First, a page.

What comes next?
While Obama may be preferable to McCain, Arabs should remember that the next US president will still champion American interests, writes Amr Abd El-Atty*
How will the next US administration treat the Middle East?
Among Arab commentators, there are two opinions. One is that, regardless of whether the new administration is Republican or Democrat, nothing will change. Others believe that an Obama- led administration may introduce substantial changes. I agree that a McCain-led administration wouldn't change anything of substance in US policy in our region. But, frankly, I can't see Obama taking a radically new approach to the Middle East either.
Little has changed in US policy on the Middle East over the years. Since the late 1940s, the US has defended Israel's security, protected its oil interests and backed its allies in the region. Regardless of whether the Republicans or the Democrats were in power, US policies remained the same. Now US policy in the region is faced with five major challenges:
- The high cost of the war in Iraq. In a way not seen since the end of World War II, the war has placed considerable burdens on American taxpayers. Much of the current economic troubles in the US are related to the cost of the Iraq war. And there is also the human and political cost involved. So the new administration will have a motive to change the way the US is handling Iraq.
- The dwindling US role in the region. Despite the costly presence of US troops in the region, US political influence has receded. Qatar, Egypt and Turkey have taken the lead on several matters of regional urgency: Lebanon, Palestinian talks and Syrian- Israeli negotiations. The Americans may have given their tacit approval of such endeavours, but you don't see them actively involved in diplomacy in the way they used to be.
- The rise of regional powers offers a third challenge to US interests in the region. It has become clear to many, especially after the 2006 Israeli war on Lebanon, that the US is no longer capable of managing regional conflicts. This encouraged countries -- including Syria and Iran -- to pursue more assertive policies in the region.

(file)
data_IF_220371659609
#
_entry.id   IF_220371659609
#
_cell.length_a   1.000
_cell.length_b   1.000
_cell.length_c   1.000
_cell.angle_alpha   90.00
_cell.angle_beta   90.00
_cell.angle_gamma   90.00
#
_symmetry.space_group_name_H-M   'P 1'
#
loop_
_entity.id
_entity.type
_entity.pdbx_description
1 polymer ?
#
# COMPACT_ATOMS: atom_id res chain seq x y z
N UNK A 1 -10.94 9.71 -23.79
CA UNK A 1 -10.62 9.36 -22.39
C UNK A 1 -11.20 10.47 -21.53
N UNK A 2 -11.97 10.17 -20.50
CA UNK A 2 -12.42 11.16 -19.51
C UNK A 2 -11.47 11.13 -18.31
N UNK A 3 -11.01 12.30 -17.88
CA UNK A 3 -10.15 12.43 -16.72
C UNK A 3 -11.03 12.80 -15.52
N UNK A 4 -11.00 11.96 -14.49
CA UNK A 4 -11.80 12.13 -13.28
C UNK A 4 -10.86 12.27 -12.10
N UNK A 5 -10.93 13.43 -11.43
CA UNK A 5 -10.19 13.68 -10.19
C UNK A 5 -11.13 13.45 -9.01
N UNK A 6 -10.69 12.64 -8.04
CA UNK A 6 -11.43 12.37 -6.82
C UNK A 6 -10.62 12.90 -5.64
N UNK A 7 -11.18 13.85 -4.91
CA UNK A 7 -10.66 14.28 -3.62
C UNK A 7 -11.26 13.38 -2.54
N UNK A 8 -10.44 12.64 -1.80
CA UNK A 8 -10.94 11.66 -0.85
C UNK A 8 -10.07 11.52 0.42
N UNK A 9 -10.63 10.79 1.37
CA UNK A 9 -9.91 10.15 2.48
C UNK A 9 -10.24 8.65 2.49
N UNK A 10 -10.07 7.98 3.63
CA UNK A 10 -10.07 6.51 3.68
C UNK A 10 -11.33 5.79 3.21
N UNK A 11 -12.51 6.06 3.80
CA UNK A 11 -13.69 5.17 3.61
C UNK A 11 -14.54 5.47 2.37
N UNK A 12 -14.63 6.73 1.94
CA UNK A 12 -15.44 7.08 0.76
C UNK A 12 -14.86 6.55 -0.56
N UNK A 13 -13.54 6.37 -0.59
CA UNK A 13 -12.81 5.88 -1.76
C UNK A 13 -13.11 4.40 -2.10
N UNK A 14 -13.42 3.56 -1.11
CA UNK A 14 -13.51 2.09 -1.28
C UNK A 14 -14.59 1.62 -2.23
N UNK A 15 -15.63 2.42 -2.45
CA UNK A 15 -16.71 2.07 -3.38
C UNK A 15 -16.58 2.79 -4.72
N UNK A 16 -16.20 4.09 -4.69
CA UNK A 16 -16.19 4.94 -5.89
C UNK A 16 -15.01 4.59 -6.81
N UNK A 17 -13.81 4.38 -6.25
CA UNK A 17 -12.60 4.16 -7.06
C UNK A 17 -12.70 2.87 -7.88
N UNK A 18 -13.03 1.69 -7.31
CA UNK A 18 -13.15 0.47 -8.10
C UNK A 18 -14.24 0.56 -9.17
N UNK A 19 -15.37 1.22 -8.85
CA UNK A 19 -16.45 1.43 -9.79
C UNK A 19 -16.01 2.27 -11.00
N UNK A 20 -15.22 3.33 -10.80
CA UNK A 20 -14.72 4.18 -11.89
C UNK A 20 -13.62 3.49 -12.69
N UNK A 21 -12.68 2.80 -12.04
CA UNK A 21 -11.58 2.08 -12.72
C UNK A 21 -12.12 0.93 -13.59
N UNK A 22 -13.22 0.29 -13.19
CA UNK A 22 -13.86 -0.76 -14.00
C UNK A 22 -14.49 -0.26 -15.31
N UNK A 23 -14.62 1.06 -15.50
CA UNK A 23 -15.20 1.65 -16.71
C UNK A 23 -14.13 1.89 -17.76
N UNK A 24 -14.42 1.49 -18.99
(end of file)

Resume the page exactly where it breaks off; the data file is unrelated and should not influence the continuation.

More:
- The process of democratisation. As it turned out, democracy offers political clout to the best-organised political movements in the Middle East, including some armed groups that haven't renounced violence. This situation illustrates how contradictory US short- term and long-term policy can be.
- The diminished popularity of the US in the region presents a fifth challenge to US policymakers. A public opinion poll conducted between 27 March and 21 April 2008 shows that 79 per cent of Jordanians harbour negative views of the US. In Egypt, 22 per cent said they disliked the US and 39 per cent said they saw it as an enemy. In Turkey, 70 per cent said that they viewed the US as an enemy, whereas only 12 per cent said they like the US -- the lowest percentage in the whole region.
What would the Democrats do?
If Obama wins, he is expected to rely more on soft power (diplomacy) than on hard power (military intervention). Most likely, a Democratic administration would seek the help of regional powers and international organisations in dealing with Iraq and Iran. Obama is expected to abandon Bush's unilateral approach to the region, and he doesn't seem to favour a military strike against Iran.
An Obama-led administration is expected to offer Iran a "grand bargain". In other words, the nuclear dispute will be tackled along with other things, such as Iran's regional role, security arrangements in the Gulf, Iraq, and Tehran's relations with various countries and groups in the region. In a carrot-and- stick approach, Iran will be tempted with membership in the World Trade Organisation and threatened with UN sanctions. Only if Iran continued to endanger US interests in the region, including Israel, would a military strike be considered.
What would the Republicans do?
Should McCain become the next US president, he is likely to favour military action over diplomacy, just as Bush did. I would therefore expect a military strike against Iranian nuclear installations. A McCain-led administration is not likely to engage Iran in negotiations or turn a new page with Tehran. Furthermore, a Republican administration is likely to see the region as composed of two camps: pro- American moderates on the one hand and anyone who challenges US policy on the other.
What should we expect?
Obama may be the best bet for the Arabs, but don't expect him to change US policy in any radical way. The US has a stable strategy in the Middle East, one that doesn't change with the change of administrations or individuals.
Moreover, the new US president is likely to spend most of his first term tackling problems at home rather than sorting out our region. After all, he is answerable to those who elected him, not to the people of this region.
* The writer is a political researcher in American affairs and coordinator of Taqrir Washington website.